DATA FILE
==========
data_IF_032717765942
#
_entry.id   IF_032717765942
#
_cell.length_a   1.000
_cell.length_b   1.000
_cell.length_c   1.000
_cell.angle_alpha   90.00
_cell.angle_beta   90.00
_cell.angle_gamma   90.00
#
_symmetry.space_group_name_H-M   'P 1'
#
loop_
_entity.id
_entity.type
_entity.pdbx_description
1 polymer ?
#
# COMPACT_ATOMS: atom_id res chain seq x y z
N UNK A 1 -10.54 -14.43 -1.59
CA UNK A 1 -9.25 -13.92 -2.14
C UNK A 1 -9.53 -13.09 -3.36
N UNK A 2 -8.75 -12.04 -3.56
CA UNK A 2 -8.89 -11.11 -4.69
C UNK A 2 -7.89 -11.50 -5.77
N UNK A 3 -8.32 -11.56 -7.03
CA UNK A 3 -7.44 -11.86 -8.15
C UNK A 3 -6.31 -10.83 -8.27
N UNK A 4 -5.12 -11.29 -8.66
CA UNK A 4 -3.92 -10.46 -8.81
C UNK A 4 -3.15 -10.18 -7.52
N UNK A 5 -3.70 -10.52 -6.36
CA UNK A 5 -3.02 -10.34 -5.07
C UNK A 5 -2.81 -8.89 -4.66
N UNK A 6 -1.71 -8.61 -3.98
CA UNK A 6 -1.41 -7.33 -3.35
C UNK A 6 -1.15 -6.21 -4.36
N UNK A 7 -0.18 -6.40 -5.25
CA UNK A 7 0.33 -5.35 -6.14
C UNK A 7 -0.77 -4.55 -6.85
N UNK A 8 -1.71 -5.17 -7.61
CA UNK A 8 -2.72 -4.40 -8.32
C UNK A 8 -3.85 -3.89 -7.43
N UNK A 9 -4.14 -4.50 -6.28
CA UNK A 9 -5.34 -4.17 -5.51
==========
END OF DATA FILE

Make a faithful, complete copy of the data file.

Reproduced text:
data_IF_032717765942
#
_entry.id   IF_032717765942
#
_cell.length_a   1.000
_cell.length_b   1.000
_cell.length_c   1.000
_cell.angle_alpha   90.00
_cell.angle_beta   90.00
_cell.angle_gamma   90.00
#
_symmetry.space_group_name_H-M   'P 1'
#
loop_
_entity.id
_entity.type
_entity.pdbx_description
1 polymer ?
#
# COMPACT_ATOMS: atom_id res chain seq x y z
N UNK A 1 -10.54 -14.43 -1.59
CA UNK A 1 -9.25 -13.92 -2.14
C UNK A 1 -9.53 -13.09 -3.36
N UNK A 2 -8.75 -12.04 -3.56
CA UNK A 2 -8.89 -11.11 -4.69
C UNK A 2 -7.89 -11.50 -5.77
N UNK A 3 -8.32 -11.56 -7.03
CA UNK A 3 -7.44 -11.86 -8.15
C UNK A 3 -6.31 -10.83 -8.27
N UNK A 4 -5.12 -11.29 -8.66
CA UNK A 4 -3.92 -10.46 -8.81
C UNK A 4 -3.15 -10.18 -7.52
N UNK A 5 -3.70 -10.52 -6.36
CA UNK A 5 -3.02 -10.34 -5.07
C UNK A 5 -2.81 -8.89 -4.66
N UNK A 6 -1.71 -8.61 -3.98
CA UNK A 6 -1.41 -7.33 -3.35
C UNK A 6 -1.15 -6.21 -4.36
N UNK A 7 -0.18 -6.40 -5.25
CA UNK A 7 0.33 -5.35 -6.14
C UNK A 7 -0.77 -4.55 -6.85
N UNK A 8 -1.71 -5.17 -7.61
CA UNK A 8 -2.72 -4.40 -8.32
C UNK A 8 -3.85 -3.89 -7.43
N UNK A 9 -4.14 -4.50 -6.28
CA UNK A 9 -5.34 -4.17 -5.51